The Bank of Canada held interest rates steady at 5% on September 6. Economists are cautious in their predictions for future rates, but are broadly optimistic.
Rising mortgage rates are impacting increasing numbers of Canadians. But Benjamon Tal, deputy chief economist of CIBC informs that a large number of mortgage and other household debt holders will not be impacted in 2023. His report reads, “Out of the total household debt of $2.7 trillion, close to $650 billion (24 per cent) face actual increase in interest payment this year.” These debt holders and others, no doubt, want an answer to two questions: When is the Bank done hiking interest rates? When will they start cutting rates? Back to that in a bit.
Economist Jim Stanford argues that the Bank has only one job – to control inflation. The Director of the Centre for Future Work, labels it, “the Bank of Canada’s one-dimensional mission”. That is a limited view of its role. The Monetary Policy Framework, an agreement between the Bank and the government, does stress, “the primary objective of monetary policy is to maintain low, stable inflation over time”, but also notes, “Monetary policy should continue to support maximum sustainable employment….” Stanford’s narrow view of the Bank’s role appears to stoke his fear that the Bank may well continue to hike rates.
The Bank’s economic analysis is much broader than simply examining the headline rate of inflation and its favoured core measures of inflation. It also conducts analyses of the labour market, the strength of the economy (GDP) and much more. Its September 6 press release says, “In particular, we will be evaluating whether the evolution of excess demand, inflation expectations, wage growth and corporate pricing behaviour are consistent with achieving the 2% inflation target.” The Bank examines and interprets trends across the economy before determining appropriate monetary policy.
Unsurprisingly, the Bank leaves considerable doubt as to whether it will raise rates further. The press release notes that the economy has “slowed sharply” in the second quarter, with output contracting by 0.2%, which is necessary to relieve price pressure. The release details weaker consumption growth, reduced housing activity and a lessening of the tightness in the labour market, along with continuing wage growth of 4%-5%. The Bank concludes that excess demand is diminishing. This is largely positive, sustaining the BoC’s September decision to hold overnight rate at 5%.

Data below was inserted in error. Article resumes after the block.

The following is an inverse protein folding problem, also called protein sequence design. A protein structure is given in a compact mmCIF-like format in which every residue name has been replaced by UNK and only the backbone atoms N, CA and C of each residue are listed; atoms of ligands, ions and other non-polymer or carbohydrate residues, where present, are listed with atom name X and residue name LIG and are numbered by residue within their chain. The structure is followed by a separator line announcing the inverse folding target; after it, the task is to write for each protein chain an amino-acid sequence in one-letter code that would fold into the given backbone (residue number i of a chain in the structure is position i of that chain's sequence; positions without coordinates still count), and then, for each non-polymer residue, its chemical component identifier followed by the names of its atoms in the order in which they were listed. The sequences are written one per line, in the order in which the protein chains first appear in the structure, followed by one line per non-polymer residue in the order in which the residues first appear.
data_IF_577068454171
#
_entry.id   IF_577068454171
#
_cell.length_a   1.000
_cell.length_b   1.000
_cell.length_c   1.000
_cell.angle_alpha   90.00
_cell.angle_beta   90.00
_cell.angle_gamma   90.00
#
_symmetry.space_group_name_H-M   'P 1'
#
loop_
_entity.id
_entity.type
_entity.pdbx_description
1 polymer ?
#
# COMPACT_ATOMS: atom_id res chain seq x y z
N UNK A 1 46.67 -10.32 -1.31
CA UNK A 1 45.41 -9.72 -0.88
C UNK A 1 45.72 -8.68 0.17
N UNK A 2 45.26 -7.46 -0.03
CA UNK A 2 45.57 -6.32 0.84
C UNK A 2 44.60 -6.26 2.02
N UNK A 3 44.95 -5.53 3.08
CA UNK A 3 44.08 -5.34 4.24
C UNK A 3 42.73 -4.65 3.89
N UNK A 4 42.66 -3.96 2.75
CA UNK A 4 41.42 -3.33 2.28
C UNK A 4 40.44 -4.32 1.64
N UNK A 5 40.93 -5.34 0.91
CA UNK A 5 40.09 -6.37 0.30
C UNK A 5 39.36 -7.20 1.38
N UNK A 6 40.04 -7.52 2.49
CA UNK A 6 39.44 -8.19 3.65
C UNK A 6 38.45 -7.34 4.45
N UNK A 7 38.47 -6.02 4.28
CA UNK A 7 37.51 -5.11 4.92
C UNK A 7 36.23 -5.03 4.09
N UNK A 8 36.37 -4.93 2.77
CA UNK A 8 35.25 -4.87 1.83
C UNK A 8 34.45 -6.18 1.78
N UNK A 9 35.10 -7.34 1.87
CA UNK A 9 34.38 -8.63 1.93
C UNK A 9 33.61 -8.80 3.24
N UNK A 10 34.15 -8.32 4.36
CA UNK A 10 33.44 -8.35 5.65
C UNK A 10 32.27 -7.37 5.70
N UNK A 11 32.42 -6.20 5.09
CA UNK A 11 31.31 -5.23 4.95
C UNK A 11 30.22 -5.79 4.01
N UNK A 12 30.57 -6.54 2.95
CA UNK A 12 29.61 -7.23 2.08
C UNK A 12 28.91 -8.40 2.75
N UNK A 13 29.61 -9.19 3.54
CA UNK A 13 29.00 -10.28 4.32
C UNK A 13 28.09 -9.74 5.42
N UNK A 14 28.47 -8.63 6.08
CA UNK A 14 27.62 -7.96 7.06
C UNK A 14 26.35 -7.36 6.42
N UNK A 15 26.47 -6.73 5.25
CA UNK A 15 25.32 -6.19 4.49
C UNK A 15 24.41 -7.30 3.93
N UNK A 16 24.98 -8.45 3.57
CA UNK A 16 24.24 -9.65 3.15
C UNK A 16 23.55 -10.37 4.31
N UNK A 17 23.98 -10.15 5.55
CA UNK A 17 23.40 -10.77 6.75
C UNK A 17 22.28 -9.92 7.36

Then comes the bad news, “Recent CPI data indicate that inflationary pressures remain broad-based.” Inflation increased to 3.3% in July, and with recent gas price increases, the Bank expects the rate to remain elevated in the near term before reducing course. Causing further concern, the Bank’s core measures of inflation remain at 3.5%. Of course, the usual statement of determination follows, “The Bank remains resolute in its commitment to restoring price stability for Canadians.” All in all, it is a mixed message: Excess demand is moderating, but inflationary pressures remain.
The next day, however, the Governor of the BoC, Tiff Macklem, managed to sound more optimistic. He allowed, “Monetary policy is working, and inflation is coming down. But we still have some way to go to restore price stability. With past interest rate increases still working their way through the economy, monetary policy may be sufficiently restrictive to restore price stability.” Macklem added that if they have to, they will raise rates again, but they don’t want the rate to be higher than necessary.
Many economists think the Bank won’t have to raise rates again because excess demand has been wrung out of the economy. Stephen Brown of Capital Economics noted, “With demand quickly shifting from excessive to deficient, and given our expectation that two CPI releases before the Bank’s next meeting will show an easing of core inflation pressures, there will be little need for the bank to hike any further.”
Charles St-Arnault of Alberta Central was not so certain. He said further rate increases this year are unlikely, but cannot be ruled out. Douglas Porter of BMO Financials was more confident, “unless growth rebounds in Q3 – which we doubt – the BoC is likely done with rate hikes.”
Brown, went further, “With recession risks rising and labour market conditions loosening, we continue to think that the bank’s next move will be a rate cut, in early 2024.” Brown was amongst the most optimistic of the experts, but cautious optimists predominate.
The BoC’s next move may indeed be a cut – not necessarily in the first quarter of next year – but plausibly within the first two or three quarters. That said, unequivocal forecasts are a risky undertaking. Economists won’t go there, at least not now.
Bruce W Uzelman
I attended the University of Saskatchewan in Saskatoon.I obtained a Bachelor of Arts, Advanced with majors in Economics and Political Science in 1982.
I have maintained a healthy interest in politics throughout my adult years, and wish to put that and my research skills to work as a political columnist.